Controversial plans for two new retail parks to be considered alongside one another

Plans for two new retail parks on adjacent sites in Handforth are now scheduled to be determined alongside one another at next month's Strategic Planning Committee meeting.

Orbit Developments' application to demolish the existing warehouses at the junction of Earl Road and Epsom Avenue and replace them with a parade of six units and a standalone single storey unit was recommended for refusal by the planning officer because the loss of employment land is considered to significantly outweigh the benefits of the proposal.

The scheme includes five unit for non-food retail purposes and two units are to be used for non-food retail or sandwich shop. The plans also includes the creation of a car park with 183 spaces and a new access from Earl Road. The adjacent offices are to be retained. If approved Orbit says the development would create 290 additional jobs.

However, at a meeting on Wednesday, 22nd March, committee members decided to defer the decision until their next meeting so that this application (planning reference 16/5678M) could be looked at with a similar application on the opposite side of Earl Road.

The second application is from Alderley Edge-based retail property developer Consolidated Property Group who has entered into an agreement with Cheshire East Council to purchase the 15-acre site next to the Handforth Dean retail park for a retail-led mixed-use scheme.

The application, which was submitted in January 2016 and expected to be determined by April 2016, is for Phase Two and Three of the development comprising of retail units, cafes and restaurants, a gym and a hotel. Phase One of this development is now complete with the Next store having opened last year.

The second phase of the scheme consists of a number of stand-alone units, including restaurants, fast food and coffee drive throughs. The scheme includes two 4,000 sq ft restaurants with 45 parking spaces, a two storey drive through with 44 parking spaces and two single storey drive throughs with 42 parking spaces.

The retail element of the scheme forms the third phase of CPG's masterplan for the site and consists of 340,000 sq ft of retail and leisure space, along with a 66 bed hotel. The two and three storey retail units vary in size from 5,000 sq ft to 35,000 sq ft. They are arranged in an L shape around 424 parking spaces.

In total the scheme includes 557 car parking spaces, 39 of which will be disability spaces, 60 cycle spaces and 6 electric charging points. If approved CPG says the development could create up to 1,200 jobs.

Both applications are currently scheduled to be determined at the Strategic Planning Meeting on Wednesday 19th April.

The planning applications can be viewed on the Cheshire East Council website by searching for planning reference 16/5678M (Orbit) and 16/0138M (CPG).

Consolidated Property Group, Handforth, Handforth Dean, Handforth Dean Shopping Park, Orbit Developments, Planning Applications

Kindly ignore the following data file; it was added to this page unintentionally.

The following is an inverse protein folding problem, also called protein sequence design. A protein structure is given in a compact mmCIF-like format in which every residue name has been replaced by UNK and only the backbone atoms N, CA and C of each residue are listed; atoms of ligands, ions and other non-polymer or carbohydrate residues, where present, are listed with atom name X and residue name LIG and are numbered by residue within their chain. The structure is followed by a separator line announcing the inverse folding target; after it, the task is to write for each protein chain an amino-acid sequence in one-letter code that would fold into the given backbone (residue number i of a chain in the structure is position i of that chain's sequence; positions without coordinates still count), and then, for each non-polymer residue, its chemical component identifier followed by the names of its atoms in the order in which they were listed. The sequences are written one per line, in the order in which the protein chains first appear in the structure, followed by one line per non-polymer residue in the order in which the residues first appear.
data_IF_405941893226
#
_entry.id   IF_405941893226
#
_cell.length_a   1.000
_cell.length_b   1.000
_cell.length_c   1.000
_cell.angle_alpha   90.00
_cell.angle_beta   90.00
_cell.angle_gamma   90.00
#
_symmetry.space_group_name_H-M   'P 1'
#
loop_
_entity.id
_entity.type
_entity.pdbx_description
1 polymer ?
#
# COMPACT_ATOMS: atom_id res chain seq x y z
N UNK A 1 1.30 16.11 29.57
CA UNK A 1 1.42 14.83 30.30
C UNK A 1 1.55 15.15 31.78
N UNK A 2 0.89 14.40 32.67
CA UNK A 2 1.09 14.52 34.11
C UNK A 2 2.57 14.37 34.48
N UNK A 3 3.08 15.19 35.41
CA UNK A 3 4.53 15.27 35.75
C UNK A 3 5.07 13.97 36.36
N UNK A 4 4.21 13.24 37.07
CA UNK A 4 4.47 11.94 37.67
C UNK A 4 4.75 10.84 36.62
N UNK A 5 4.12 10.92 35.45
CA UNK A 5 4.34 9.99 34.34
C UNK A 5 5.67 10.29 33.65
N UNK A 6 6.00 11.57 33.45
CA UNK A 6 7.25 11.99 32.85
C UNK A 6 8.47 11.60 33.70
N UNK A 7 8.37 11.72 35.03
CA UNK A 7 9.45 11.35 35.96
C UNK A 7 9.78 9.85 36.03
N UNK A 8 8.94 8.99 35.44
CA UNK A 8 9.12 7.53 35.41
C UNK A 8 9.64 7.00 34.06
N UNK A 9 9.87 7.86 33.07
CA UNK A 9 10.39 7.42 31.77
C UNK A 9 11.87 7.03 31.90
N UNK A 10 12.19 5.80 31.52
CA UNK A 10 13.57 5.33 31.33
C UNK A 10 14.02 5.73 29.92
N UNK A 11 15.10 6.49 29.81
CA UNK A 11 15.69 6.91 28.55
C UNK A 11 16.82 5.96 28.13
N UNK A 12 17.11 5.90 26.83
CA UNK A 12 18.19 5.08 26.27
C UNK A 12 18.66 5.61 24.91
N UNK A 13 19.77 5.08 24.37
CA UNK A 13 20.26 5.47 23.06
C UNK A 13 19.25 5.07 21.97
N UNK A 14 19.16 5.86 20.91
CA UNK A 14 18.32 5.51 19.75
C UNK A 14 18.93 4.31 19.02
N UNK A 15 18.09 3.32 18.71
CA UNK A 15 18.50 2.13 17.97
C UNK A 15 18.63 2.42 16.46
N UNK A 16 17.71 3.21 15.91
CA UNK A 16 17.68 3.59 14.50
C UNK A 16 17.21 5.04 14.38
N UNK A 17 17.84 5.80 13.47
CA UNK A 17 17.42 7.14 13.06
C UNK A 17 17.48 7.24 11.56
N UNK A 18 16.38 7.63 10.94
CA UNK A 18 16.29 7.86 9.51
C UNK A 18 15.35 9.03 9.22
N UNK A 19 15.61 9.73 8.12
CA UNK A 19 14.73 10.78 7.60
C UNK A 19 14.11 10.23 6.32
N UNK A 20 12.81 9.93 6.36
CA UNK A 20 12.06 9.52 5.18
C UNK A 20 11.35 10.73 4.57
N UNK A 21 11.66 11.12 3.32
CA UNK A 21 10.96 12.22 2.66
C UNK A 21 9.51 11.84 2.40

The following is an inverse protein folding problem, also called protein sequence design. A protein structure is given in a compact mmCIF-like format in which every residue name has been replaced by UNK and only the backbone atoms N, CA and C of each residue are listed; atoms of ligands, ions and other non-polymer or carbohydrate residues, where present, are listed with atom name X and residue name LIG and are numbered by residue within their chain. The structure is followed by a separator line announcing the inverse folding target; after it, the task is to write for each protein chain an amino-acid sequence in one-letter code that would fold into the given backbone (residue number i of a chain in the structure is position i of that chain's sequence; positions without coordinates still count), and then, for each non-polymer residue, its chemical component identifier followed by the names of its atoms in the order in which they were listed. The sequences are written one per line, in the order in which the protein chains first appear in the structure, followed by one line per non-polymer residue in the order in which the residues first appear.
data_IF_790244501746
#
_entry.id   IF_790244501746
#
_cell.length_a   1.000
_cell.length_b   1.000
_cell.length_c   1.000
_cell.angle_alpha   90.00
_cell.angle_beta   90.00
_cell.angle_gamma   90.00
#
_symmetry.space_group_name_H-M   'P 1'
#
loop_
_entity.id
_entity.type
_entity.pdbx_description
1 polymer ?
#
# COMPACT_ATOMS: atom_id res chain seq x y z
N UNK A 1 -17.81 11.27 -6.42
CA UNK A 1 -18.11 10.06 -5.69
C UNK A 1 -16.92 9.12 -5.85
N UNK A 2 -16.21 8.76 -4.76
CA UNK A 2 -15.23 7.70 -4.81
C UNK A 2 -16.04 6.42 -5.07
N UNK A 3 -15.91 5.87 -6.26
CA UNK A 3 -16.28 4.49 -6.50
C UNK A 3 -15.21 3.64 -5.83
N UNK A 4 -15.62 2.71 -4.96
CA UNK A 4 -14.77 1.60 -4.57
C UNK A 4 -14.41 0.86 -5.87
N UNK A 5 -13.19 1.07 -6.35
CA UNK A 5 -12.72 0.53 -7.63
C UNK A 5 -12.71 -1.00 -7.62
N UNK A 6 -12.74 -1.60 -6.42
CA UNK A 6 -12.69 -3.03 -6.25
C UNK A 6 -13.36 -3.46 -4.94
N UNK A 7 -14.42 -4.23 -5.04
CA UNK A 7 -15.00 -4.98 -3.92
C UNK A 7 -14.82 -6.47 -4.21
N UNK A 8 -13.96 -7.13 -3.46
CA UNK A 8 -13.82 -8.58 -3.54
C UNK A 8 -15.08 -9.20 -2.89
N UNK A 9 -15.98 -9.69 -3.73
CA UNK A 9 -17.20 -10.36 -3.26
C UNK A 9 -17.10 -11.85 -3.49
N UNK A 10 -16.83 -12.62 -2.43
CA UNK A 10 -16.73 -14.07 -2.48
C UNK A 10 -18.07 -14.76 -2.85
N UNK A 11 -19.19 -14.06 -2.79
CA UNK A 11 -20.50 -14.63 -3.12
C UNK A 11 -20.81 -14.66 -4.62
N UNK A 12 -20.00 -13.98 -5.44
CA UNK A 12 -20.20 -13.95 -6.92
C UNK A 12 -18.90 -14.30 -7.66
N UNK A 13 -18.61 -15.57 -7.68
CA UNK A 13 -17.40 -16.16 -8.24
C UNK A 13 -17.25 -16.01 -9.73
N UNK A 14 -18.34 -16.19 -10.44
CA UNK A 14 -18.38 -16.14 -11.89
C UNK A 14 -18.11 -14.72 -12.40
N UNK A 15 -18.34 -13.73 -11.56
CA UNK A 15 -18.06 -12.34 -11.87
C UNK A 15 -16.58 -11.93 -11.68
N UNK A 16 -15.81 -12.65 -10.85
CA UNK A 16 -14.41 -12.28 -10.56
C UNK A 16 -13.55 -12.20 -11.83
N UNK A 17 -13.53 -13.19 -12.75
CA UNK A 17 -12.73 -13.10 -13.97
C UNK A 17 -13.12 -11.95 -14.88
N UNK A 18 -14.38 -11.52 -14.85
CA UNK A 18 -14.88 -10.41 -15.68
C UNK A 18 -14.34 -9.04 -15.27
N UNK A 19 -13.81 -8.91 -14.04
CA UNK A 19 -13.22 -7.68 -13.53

Here's what readers have had to say so far. Why not add your thoughts below.

Simon Worthington
Wednesday 29th March 2017 at 4:07 pm
Why do drive thrus have as many spaces as a restaurant? Create jobs - unlikely - just move some jobs from the high street councils seem desperate to kill off.
Chris Wigley
Wednesday 29th March 2017 at 4:47 pm
As Simon has highlighted the job 'created' are likely to be a game of musical chairs with jobs being lost on the high street. Given the poor pay in retail I wonder where those working in the new development will live, probably not in this area of north east Cheshire East where there is little in the way of affordable housing. The area of this development and that where Next was built would have been better used to provide housing and help to prevent the use of the green belt that is threatened by Handforth East. We have already seen that the development at the former British Legion of ten mews homes is far beyond the reach of first time buyers or those needing affordable housing.
Jon Armstrong
Wednesday 29th March 2017 at 5:27 pm
Simon - I've never seen a drive thru where you couldn't also eat and drink inside, so I suspect that is also the case here.

Chris - A narrow strip of land between the A34, other superstores and warehousing wouldn't be a very attractive place to live, even for a first time buyer. It's a far more appropriate location for a retail park.

The town centre shopping model is outdated. Consumers want parking and large shops with a lot of choice. These superstores are better placed that the high street to compete with internet sellers. Even if there is no net gain of jobs, I don't see this as a bad thing. We need to stop being so hung up on comparing the high street to the 70s or 80s - a thing to which it will never return. We need to accept the idea that the high street and the space needed by shops and businesses in town centres in general will contract, and that this space can return to residential, which in many cases it was long before the shops and offices arrived. We've already seen some of this happen in Wilmslow.
Angie Thorpe
Wednesday 29th March 2017 at 6:54 pm
I agree with Jon A whole heartedly .. times have changed .. I look forward to these proposals being passed ... maybe these small shops such as in Wilmslow could be changed to residential with a bit of thought and planning..
Terry Roeves
Wednesday 29th March 2017 at 7:40 pm
CPG purchased their site from CEC. I can imagine that CEC will do rather well out of granting pp. Saying no isn't in their interest.
It's more jobs shifting retail imports, growing consumer debt and generally failing to reduce our balance of payments and national debt.
The recipe for disaster continues apace.
No innovation, no exports. A self serving spiral of failure.
Every town should have a science/technology park. One shopping mall to every 10 innovation centres. Go see Silicon Valley. I worked there.
Peter Davenport
Wednesday 29th March 2017 at 7:41 pm